The use of multifunctional composites such as mechanically reinforced, electrically and thermally conductive parts is of interest in a range of application areas. Especially interesting and important is where tailorability of function is achieved by strategic placement of materials with unique functionality in locations that may not be accessible by conventional manufacturing techniques. Examples include embedded conductive paths interspersed in components to act as sensing elements, as heaters, or to carry current to permit other components to be plugged in. The processing of these materials requires adhesion of filaments to each other, as well as to a substrate.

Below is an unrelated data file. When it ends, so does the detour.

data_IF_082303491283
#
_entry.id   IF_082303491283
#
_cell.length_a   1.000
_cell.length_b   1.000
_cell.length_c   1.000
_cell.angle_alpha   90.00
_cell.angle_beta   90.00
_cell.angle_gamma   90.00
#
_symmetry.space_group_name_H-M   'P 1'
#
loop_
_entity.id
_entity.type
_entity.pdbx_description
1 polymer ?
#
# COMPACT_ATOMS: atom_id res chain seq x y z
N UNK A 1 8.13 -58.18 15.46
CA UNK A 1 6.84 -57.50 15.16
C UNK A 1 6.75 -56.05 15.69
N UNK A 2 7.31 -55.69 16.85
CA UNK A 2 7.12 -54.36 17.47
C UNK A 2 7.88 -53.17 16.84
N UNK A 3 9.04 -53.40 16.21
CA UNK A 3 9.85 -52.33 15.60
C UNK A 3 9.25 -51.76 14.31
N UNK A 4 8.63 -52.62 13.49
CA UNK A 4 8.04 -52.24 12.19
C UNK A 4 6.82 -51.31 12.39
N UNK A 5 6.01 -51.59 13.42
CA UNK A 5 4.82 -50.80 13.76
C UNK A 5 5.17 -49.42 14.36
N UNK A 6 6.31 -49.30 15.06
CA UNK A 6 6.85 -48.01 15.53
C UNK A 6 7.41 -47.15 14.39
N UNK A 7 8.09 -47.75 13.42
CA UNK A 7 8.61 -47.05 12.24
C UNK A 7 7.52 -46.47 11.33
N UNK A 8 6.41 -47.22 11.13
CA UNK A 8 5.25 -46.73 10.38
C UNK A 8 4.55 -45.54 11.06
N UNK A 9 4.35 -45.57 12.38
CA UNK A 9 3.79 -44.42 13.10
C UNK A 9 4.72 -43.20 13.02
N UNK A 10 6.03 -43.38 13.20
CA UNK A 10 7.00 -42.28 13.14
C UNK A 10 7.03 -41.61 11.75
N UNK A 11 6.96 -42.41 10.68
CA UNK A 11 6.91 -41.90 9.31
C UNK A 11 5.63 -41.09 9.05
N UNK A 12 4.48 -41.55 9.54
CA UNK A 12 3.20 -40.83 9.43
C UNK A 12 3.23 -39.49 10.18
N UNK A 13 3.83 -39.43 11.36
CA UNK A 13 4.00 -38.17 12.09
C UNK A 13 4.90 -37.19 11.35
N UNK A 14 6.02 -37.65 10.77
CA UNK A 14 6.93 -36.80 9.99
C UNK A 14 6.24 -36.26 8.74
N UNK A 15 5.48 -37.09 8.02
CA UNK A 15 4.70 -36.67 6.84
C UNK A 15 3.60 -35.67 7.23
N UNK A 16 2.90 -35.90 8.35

Freeform fabrication of articles often requires the application of heat to melt the fabrication material feedstock, and controlled cooling to ensure that once the material is put into place, the fabricated structure does not suffer from distortion. Investigators at LaRC have developed a simple method to apply localized heat by using an electrically conductive nozzle and a conductive plate as the electrodes for electrically conductive filaments. This method is intended to be used for laying down electrically conductive filaments in a fast, accurate, and controlled manner with localized heat.